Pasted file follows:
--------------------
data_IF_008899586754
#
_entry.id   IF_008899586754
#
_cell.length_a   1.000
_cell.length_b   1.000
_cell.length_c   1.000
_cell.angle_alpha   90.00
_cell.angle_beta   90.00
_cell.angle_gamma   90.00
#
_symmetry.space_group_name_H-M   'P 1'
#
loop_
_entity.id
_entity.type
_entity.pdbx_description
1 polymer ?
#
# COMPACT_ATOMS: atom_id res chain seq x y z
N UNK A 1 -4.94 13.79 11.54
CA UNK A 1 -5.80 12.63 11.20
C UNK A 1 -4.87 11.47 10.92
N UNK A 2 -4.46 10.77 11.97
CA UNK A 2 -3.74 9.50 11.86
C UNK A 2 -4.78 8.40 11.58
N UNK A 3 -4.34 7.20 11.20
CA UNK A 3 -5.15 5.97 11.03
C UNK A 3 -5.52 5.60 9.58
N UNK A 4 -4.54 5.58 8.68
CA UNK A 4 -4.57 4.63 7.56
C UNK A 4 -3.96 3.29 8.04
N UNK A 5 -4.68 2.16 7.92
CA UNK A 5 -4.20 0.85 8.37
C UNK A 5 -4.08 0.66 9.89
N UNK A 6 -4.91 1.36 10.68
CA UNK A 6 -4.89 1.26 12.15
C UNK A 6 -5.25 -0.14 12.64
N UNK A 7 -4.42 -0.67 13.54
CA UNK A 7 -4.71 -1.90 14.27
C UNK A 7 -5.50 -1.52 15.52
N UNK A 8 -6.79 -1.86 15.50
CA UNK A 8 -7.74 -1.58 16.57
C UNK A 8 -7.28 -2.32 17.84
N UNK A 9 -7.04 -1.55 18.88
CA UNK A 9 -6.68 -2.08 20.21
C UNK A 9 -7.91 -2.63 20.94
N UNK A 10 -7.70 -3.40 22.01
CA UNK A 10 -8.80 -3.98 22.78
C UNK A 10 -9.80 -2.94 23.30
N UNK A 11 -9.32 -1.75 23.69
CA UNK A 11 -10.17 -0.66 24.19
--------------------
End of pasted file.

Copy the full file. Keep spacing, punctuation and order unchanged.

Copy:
data_IF_008899586754
#
_entry.id   IF_008899586754
#
_cell.length_a   1.000
_cell.length_b   1.000
_cell.length_c   1.000
_cell.angle_alpha   90.00
_cell.angle_beta   90.00
_cell.angle_gamma   90.00
#
_symmetry.space_group_name_H-M   'P 1'
#
loop_
_entity.id
_entity.type
_entity.pdbx_description
1 polymer ?
#
# COMPACT_ATOMS: atom_id res chain seq x y z
N UNK A 1 -4.94 13.79 11.54
CA UNK A 1 -5.80 12.63 11.20
C UNK A 1 -4.87 11.47 10.92
N UNK A 2 -4.46 10.77 11.97
CA UNK A 2 -3.74 9.50 11.86
C UNK A 2 -4.78 8.40 11.58
N UNK A 3 -4.34 7.20 11.20
CA UNK A 3 -5.15 5.97 11.03
C UNK A 3 -5.52 5.60 9.58
N UNK A 4 -4.54 5.58 8.68
CA UNK A 4 -4.57 4.63 7.56
C UNK A 4 -3.96 3.29 8.04
N UNK A 5 -4.68 2.16 7.92
CA UNK A 5 -4.20 0.85 8.37
C UNK A 5 -4.08 0.66 9.89
N UNK A 6 -4.91 1.36 10.68
CA UNK A 6 -4.89 1.26 12.15
C UNK A 6 -5.25 -0.14 12.64
N UNK A 7 -4.42 -0.67 13.54
CA UNK A 7 -4.71 -1.90 14.27
C UNK A 7 -5.50 -1.52 15.52
N UNK A 8 -6.79 -1.86 15.50
CA UNK A 8 -7.74 -1.58 16.57
C UNK A 8 -7.28 -2.32 17.84
N UNK A 9 -7.04 -1.55 18.88
CA UNK A 9 -6.68 -2.08 20.21
C UNK A 9 -7.91 -2.63 20.94
N UNK A 10 -7.70 -3.40 22.01
CA UNK A 10 -8.80 -3.98 22.78
C UNK A 10 -9.80 -2.94 23.30
N UNK A 11 -9.32 -1.75 23.69
CA UNK A 11 -10.17 -0.66 24.19